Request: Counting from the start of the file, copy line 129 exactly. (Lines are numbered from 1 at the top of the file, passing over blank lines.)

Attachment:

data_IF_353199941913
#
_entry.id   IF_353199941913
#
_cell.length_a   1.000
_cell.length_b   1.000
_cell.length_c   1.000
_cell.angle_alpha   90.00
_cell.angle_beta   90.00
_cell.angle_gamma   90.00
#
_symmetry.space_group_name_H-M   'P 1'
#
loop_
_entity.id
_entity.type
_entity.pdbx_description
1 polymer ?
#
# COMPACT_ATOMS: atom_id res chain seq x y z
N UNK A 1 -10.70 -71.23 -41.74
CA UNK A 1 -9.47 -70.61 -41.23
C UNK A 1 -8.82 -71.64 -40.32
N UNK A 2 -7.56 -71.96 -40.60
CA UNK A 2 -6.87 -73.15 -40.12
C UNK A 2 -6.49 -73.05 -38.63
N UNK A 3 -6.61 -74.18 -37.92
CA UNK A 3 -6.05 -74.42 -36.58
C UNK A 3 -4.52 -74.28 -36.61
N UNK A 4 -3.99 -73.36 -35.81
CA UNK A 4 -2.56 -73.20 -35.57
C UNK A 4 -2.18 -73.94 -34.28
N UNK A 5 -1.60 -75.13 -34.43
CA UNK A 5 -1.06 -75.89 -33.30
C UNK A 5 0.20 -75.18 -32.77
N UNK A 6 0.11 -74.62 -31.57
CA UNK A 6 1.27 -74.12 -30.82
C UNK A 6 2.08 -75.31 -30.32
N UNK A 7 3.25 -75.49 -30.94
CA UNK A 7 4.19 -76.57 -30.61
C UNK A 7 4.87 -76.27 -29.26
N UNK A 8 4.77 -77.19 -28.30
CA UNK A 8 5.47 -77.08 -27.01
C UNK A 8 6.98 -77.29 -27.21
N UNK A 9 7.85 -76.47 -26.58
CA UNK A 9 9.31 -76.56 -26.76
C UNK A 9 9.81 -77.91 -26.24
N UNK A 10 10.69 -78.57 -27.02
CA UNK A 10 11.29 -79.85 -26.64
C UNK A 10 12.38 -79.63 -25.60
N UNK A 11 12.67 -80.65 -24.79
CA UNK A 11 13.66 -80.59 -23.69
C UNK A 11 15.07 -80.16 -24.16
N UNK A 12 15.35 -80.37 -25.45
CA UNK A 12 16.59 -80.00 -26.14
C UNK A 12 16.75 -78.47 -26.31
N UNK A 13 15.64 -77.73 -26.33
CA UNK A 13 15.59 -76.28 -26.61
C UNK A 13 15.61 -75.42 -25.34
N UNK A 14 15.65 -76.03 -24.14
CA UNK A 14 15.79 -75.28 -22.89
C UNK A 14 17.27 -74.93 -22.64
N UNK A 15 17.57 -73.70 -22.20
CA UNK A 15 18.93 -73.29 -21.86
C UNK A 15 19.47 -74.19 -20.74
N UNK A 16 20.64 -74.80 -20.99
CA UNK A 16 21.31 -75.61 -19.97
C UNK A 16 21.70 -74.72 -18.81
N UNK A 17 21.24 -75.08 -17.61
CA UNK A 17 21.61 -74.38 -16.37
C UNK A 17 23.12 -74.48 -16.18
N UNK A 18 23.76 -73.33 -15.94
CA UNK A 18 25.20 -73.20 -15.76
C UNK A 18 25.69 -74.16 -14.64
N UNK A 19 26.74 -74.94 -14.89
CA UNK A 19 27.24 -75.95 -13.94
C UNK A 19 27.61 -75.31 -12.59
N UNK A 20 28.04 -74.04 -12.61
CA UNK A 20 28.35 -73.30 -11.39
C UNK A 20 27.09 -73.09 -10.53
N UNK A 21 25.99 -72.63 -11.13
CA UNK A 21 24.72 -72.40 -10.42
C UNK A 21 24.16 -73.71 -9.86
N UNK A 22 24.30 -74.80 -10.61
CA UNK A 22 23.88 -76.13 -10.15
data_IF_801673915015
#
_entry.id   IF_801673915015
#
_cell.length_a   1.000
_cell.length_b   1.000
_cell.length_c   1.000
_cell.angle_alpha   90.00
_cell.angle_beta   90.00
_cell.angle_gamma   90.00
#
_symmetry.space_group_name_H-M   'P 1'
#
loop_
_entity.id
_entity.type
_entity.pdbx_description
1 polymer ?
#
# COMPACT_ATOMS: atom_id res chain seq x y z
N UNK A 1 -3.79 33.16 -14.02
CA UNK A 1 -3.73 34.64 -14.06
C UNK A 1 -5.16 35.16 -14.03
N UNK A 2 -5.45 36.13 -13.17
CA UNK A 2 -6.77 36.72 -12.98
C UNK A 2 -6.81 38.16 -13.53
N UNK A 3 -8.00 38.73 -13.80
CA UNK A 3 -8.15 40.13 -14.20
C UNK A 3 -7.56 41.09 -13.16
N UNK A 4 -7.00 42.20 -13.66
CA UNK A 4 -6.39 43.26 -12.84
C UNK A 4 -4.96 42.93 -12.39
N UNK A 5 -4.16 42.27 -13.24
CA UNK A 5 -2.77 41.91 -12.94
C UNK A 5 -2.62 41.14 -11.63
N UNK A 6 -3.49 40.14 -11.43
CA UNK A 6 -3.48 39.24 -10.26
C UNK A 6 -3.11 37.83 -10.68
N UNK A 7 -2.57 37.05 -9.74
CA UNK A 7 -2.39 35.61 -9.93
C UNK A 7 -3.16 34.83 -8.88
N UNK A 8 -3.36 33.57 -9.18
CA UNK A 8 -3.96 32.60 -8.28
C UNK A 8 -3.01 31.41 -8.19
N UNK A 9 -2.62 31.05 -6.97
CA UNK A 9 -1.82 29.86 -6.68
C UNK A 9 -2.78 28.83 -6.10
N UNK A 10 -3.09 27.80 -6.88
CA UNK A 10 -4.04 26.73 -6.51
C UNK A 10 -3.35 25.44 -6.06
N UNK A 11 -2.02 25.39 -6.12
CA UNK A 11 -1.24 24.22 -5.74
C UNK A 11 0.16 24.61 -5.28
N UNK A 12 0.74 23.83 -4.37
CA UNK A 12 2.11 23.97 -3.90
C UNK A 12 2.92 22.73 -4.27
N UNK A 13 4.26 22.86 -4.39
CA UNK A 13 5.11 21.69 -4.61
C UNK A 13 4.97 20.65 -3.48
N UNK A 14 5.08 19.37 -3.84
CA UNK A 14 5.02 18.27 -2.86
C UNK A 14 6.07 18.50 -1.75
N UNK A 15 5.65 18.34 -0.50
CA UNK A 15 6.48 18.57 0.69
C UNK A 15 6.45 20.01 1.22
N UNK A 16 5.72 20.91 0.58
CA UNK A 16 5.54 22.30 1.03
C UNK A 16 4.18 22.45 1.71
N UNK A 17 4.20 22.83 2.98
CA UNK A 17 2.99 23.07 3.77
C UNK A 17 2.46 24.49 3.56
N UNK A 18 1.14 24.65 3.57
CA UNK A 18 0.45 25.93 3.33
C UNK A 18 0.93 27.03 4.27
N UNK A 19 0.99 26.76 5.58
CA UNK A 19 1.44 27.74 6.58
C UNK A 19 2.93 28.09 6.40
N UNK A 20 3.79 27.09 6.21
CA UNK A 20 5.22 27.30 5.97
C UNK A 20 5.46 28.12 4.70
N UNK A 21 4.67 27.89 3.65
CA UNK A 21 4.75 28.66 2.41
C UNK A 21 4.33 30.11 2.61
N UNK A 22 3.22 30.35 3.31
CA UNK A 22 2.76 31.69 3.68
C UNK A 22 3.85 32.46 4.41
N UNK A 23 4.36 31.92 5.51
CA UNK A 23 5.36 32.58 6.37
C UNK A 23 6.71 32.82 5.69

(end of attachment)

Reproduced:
C UNK A 8 -3.01 31.41 -8.19